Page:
Carla Padilla, an associate director with the Birdseed Collective nonprofit in Globeville, said the Salvation Army site is closer to schools, such as Swansea Elementary. She also had concerns about the walkability of Washington Street, which has scant sidewalks and fairly consistent busy traffic.

“If you’re trying to access it on Washington, no one in the community is gonna go,” Padilla said. “It needs to be … backed away from the street, no entrance from Washington because Washington’s crazy. Who’s going to want to walk down there?”

Carla Padilla, an associate director of the Birdseed Collective, speaks during a meeting in August about her desire to have a library located at a different location than 4995 Washington St. Photo by Eric Heinz

Butler said the library could face 50th Avenue, which is less busy and would allow people to enter without necessarily having to traverse Washington Street.

City Librarian Michelle Jeske said because the library is funded through bond money, the city would need to own the library portion of the development, not just lease it. She also said so much attention has been paid to the plans for 4995 Washington because they are farther along.

“To the question about whether a decision has been made, I can assure you it hasn’t,” Jeske said. “We do not want an opportunity that could align to go by, and the risks have been mentioned around that. There’s a plan. There’s a concept.”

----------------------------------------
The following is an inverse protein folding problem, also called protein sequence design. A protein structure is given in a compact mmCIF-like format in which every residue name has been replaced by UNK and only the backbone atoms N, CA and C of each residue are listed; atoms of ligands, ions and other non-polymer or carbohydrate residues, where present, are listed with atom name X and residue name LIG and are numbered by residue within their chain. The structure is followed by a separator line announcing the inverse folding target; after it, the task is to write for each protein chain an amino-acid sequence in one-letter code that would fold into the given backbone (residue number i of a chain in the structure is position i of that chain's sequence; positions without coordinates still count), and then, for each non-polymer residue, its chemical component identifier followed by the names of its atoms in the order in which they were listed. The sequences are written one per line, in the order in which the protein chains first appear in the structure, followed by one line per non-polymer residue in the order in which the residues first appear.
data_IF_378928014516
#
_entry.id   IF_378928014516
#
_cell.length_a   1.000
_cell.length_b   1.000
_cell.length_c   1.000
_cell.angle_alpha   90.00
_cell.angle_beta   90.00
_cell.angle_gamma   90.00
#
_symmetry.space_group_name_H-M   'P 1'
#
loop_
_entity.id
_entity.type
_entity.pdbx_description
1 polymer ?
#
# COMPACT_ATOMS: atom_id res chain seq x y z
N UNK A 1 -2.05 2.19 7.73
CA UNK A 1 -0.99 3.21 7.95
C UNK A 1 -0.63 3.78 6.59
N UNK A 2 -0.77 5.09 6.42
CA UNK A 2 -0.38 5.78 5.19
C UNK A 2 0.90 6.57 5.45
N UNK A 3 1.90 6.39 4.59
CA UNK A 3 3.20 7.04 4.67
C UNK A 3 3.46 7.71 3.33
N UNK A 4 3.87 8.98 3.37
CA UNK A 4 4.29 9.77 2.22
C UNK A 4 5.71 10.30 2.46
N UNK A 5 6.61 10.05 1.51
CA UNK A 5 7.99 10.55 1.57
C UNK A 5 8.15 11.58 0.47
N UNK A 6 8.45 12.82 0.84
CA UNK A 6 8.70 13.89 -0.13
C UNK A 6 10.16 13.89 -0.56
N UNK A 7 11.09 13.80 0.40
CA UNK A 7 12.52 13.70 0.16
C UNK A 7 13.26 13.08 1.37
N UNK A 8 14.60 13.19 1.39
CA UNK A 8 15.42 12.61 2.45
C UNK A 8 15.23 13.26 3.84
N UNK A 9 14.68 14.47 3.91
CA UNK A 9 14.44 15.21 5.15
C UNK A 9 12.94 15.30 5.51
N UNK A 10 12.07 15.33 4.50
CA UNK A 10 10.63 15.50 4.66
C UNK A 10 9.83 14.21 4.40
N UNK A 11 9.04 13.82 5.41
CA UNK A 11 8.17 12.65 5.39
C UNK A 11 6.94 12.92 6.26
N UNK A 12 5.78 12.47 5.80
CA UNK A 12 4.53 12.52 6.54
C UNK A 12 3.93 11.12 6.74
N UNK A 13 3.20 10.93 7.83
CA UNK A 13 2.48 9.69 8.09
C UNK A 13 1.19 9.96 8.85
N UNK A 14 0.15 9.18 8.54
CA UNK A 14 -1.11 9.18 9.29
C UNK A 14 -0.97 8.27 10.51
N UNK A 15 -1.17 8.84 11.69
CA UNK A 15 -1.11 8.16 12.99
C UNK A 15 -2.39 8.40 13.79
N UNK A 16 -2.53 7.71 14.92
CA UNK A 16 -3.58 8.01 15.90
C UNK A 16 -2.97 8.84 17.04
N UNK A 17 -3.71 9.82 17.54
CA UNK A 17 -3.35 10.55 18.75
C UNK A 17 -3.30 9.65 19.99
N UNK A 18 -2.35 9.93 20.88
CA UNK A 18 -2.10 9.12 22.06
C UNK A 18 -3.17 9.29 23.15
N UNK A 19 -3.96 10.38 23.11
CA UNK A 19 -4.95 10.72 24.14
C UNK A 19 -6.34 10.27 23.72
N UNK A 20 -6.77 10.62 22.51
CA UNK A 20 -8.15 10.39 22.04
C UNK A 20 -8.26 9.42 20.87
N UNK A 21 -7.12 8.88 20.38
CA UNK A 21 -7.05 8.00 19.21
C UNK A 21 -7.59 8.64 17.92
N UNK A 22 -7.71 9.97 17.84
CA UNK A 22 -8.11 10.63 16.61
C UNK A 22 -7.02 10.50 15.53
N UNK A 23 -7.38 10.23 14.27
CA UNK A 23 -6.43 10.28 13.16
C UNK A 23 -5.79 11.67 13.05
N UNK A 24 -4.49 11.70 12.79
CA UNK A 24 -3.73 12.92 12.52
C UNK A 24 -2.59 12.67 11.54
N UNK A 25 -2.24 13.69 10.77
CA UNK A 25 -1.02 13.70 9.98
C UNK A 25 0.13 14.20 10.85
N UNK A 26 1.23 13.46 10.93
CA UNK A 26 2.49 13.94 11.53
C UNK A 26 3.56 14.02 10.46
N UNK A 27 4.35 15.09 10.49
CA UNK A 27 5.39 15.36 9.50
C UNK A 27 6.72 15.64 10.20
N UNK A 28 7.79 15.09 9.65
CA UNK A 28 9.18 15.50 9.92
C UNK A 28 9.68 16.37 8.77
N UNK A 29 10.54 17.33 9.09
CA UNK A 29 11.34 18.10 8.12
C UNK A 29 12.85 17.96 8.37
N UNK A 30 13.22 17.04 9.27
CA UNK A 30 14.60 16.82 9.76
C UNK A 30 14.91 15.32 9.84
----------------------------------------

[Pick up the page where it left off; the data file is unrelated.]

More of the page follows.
Butler said Evergreen is planning to release some additional details of its plans for the 4995 site in the coming weeks.

Residents of Globeville gave feedback during a meeting in August about where they’d like to see a new library and what they would want it to provide. Photo by Eric Heinz

Library Amenities

In addition to the location, meeting attendees discussed what they wanted at the library, with a space for arts and crafts being one of the biggest requests. Butler said no matter what the design, there will be some kind of public space on the property. “If (the library) were to not work out, we would explore other amenities,” Butler said. “But we do believe with the library and the other amenity that we hope to bring, this is going to definitely, I think, address a lot of the wants and needs of the community sooner than later.” The arts and crafts space would take up about 1,000 square feet of the library. WASHINGTON

Washington Street Corridor

Denver received $13.9 million in federal funding last December to revitalize North Washington Street. The project also has $23 million in Elevate Denver Bond funds, for a total of nearly $37 million.

The project will modernize Washington Street from 47th to 52nd avenues and will include improvements to walking and biking, access to transit, streetscaping, energy-efficient lighting, and new curbs and gutters, according to the city.

Denver has been, for at least the last five years, examining how to make the Washington Street corridor more accessible to pedestrians and traffic in general. Washington Street was identified in the Globeville Neighborhood Plan as “an attractive corridor that creates a positive sense of place, attracts private reinvestment, and better accommodates all transportation modes,” according to city documents.

The Denver North Business Association recently hosted a walking tour of the area that could be affected by the study, where members said they envision a new business and residential corridor.

The city plans to complete the Washington Street projects between 2024 and 2025.